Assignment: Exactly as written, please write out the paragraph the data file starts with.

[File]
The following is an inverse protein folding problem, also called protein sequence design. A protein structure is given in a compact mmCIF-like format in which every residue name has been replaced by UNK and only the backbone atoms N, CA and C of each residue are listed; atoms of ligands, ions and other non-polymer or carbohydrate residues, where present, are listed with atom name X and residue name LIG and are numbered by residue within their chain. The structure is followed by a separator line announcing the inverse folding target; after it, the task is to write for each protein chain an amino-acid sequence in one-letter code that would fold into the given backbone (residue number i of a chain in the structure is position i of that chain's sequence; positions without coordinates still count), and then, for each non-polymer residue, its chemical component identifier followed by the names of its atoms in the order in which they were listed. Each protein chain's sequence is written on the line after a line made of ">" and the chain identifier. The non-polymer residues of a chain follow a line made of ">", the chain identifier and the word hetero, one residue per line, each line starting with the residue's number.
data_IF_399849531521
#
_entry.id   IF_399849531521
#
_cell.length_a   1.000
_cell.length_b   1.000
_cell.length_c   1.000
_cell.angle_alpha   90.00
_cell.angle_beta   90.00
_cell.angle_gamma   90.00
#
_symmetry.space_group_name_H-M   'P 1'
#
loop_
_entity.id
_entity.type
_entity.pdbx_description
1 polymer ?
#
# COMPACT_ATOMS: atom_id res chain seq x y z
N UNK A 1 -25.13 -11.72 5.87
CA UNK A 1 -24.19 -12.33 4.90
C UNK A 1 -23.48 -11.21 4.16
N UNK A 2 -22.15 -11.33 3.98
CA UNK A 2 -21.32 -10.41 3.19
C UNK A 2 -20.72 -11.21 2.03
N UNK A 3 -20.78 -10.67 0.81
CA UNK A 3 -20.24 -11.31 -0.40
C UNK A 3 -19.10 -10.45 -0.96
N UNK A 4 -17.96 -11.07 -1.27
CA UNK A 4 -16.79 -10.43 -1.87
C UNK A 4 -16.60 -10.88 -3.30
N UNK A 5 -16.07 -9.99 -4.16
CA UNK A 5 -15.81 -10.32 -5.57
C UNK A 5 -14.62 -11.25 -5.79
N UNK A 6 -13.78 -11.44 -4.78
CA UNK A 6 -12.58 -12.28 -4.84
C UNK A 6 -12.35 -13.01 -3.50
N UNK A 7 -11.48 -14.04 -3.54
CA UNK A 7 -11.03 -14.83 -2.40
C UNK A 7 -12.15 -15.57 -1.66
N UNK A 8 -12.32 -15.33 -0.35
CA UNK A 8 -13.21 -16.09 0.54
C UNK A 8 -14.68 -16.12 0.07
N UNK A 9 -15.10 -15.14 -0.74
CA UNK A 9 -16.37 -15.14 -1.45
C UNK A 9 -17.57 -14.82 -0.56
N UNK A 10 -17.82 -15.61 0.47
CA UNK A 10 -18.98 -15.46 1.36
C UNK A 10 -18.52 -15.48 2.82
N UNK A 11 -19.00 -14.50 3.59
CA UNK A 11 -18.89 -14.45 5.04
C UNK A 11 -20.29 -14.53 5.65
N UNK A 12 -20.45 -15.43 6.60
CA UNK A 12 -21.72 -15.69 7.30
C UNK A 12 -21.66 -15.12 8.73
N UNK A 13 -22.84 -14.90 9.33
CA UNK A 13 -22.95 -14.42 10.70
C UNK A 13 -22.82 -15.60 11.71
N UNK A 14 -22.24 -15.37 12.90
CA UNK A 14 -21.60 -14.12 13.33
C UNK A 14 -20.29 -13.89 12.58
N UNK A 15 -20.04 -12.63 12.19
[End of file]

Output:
The following is an inverse protein folding problem, also called protein sequence design. A protein structure is given in a compact mmCIF-like format in which every residue name has been replaced by UNK and only the backbone atoms N, CA and C of each residue are listed; atoms of ligands, ions and other non-polymer or carbohydrate residues, where present, are listed with atom name X and residue name LIG and are numbered by residue within their chain. The structure is followed by a separator line announcing the inverse folding target; after it, the task is to write for each protein chain an amino-acid sequence in one-letter code that would fold into the given backbone (residue number i of a chain in the structure is position i of that chain's sequence; positions without coordinates still count), and then, for each non-polymer residue, its chemical component identifier followed by the names of its atoms in the order in which they were listed. Each protein chain's sequence is written on the line after a line made of ">" and the chain identifier. The non-polymer residues of a chain follow a line made of ">", the chain identifier and the word hetero, one residue per line, each line starting with the residue's number.